Strong Demand Has Helped Increase the Value of Property in Cyprus
Cyprus property is popular among Brits due to the island’s intense Mediterranean climate, including over 300 days of sunshine a year, making it a prime holiday destination, as well as a trendy place to retire. Cyprus offers a relaxed way of life, low levels of crime and relatively low cost of living compared with other Western European countries.
The country’s economy has really strengthened in recent years, while Cypriot residents continue to enjoy one of the lowest levels of income tax in Europe, and pensioners are taxed just five per cent on their income.
Cyprus is considered a tax-efficient destination and has a double-tax treaty agreement with over 30 countries, including the UK, which means that residents can extract profits from property investments in Britain at a reduced rate or with no tax payable at all. However, Cyprus property is liable to Capital Gains Tax of 20 per cent, while Corporation Tax is charged at 10 per cent.
Buoyed by a strong economy and an influx of low-budget flights, Cyprus developed into a property hotspot between 2004 and 2007, attracting property buyers’ from around the world, particularly the UK and Russia. Research shows that around 30 per cent of all homes sold in Cyprus since 2004 were sold to overseas nationals.
Strong international, as well as domestic demand for property in Cyprus, helped to drive prices upwards. The Cyprus Home Price Index (CHPI) shows that average property prices rose by 19.2 per cent in 2007 alone.
“Over the last five years, property prices have more than doubled,” says Sacha Appleton of Cypriot property developer Pafilia.
However, given the current global economic turmoil, the market for Cyprus property has slowed considerably. Property price growth was far less dynamic in 2008, recording average appreciation of just 2.8 per cent, according to CHPI data, bringing the average home price in Cyprus to £170,400.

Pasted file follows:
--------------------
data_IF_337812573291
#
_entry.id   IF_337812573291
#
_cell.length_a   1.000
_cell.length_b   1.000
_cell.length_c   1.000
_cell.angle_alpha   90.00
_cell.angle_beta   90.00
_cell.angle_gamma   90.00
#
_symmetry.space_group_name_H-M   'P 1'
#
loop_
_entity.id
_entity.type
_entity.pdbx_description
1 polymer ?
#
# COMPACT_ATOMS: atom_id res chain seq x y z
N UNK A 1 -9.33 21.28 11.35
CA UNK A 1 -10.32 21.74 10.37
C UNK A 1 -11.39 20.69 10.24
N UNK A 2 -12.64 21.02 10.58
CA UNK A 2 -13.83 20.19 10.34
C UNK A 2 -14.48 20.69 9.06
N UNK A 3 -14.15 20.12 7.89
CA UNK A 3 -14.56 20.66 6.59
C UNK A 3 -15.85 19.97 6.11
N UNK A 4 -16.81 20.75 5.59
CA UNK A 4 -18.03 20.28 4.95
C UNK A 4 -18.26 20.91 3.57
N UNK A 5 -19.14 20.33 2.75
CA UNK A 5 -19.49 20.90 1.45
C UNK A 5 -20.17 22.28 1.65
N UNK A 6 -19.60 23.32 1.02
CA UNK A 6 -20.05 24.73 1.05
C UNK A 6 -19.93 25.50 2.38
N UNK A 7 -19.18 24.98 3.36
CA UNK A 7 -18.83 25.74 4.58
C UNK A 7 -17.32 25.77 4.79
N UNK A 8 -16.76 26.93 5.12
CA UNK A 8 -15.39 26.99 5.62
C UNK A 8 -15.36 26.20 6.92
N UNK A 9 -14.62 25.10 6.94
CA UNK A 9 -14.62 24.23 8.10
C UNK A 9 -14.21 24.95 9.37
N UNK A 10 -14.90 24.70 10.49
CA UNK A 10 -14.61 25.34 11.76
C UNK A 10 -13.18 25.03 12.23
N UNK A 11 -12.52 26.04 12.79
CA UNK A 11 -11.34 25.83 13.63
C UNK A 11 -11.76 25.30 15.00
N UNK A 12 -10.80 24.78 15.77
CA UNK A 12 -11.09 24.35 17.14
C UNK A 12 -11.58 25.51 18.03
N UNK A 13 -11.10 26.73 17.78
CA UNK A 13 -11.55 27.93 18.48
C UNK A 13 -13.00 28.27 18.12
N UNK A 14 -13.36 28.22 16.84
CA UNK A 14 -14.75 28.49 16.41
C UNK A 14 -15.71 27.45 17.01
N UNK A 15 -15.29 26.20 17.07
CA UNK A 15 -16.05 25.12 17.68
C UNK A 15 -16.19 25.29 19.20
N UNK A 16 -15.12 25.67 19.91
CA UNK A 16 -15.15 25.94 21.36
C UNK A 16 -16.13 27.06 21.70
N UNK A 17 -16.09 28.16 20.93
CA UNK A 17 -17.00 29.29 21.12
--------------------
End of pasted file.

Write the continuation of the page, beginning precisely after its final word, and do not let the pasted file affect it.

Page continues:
Gloria Aubury of Paphos Properties says: “The Cyprus Property market is very similar to the UK at the moment, there is very little activity with official figures showing property sales down by 51 per cent in some areas.”
Part of the reason for the fall in demand, particularly from Brits’, was Cyprus’ decision to give up its national currency – the Cypriot pound – and adopt the euro last year. This has hiked up the cost of buying property in Cyprus for many Britons, due to sterling’s weakness against the European single currency, having depreciated in value by around 20 per cent year-on-year.
Aubury comments: “The poor exchange rate has made Cyprus more expensive for British tourists and permanent residents who find once their pensions are converted their income is greatly reduced.”
Nevertheless, the greatest international demand continues to come from the UK, along with Scandinavia and Russia, according to Jonathan Salsbury of Cybarco UK.
The fall in sterling’s value could prove to be something of a “silver lining”, for Brits selling-up in Cyprus, as they would make “a tidy profit of 20 per cent as a direct result of the exchange rate fluctuation,” says Mark Bolsom of currency exchange firm Travelex, or at least offset any potential fall in property price.
There are concerns that property prices could fall into negative territory across much of the island this year, due partly to constrained access to mortgage finance and an oversupply of homes.
Aubury comments: “There is an oversupply of properties now, mainly with two-bedroom apartments in the Paphos and Larnaca areas … it is possible for a non-Cypriot to borrow in Cyprus but it is more difficult than it was, and usually a 30 or even 40 per cent [cash] deposit is now required.”
The Cypriot government may add to the oversupply of homes on the island, with its plans to sell-off around £180 million worth of properties, in order to raise capital. This could further hinder the country’s ailing house building industry.
Thousands of building jobs have been lost in the past year. Yet a further 3,000 construction jobs could be cut in the Paphos region alone over the next few months, according to a survey carried out by ACMA Consultants on behalf of the Paphos Building Contractors Association.
Looking forward, the medium to long-term prospects for the property market seem positive, and could receive a much-needed boost from the Cypriot government’s attempts to establish the country as a prime golfing destination. Cyprus already has three golf resorts in the Paphos district and planning permission for a further 14 courses was recently granted.
Golf ultimately attracts a different segment of the tourist market (higher expenditure per capita) and helps to extend the rental season. This should have a long-term regeneration effect, which would appeal to property investors looking to cash in on the sport’s popularity, and the vast disposable incomes of those who play it.
“With more international standard golf courses there will be higher demand for property in Cyprus – both holiday homes and rental investments. Such demand will naturally impact on prices,” says Salsbury.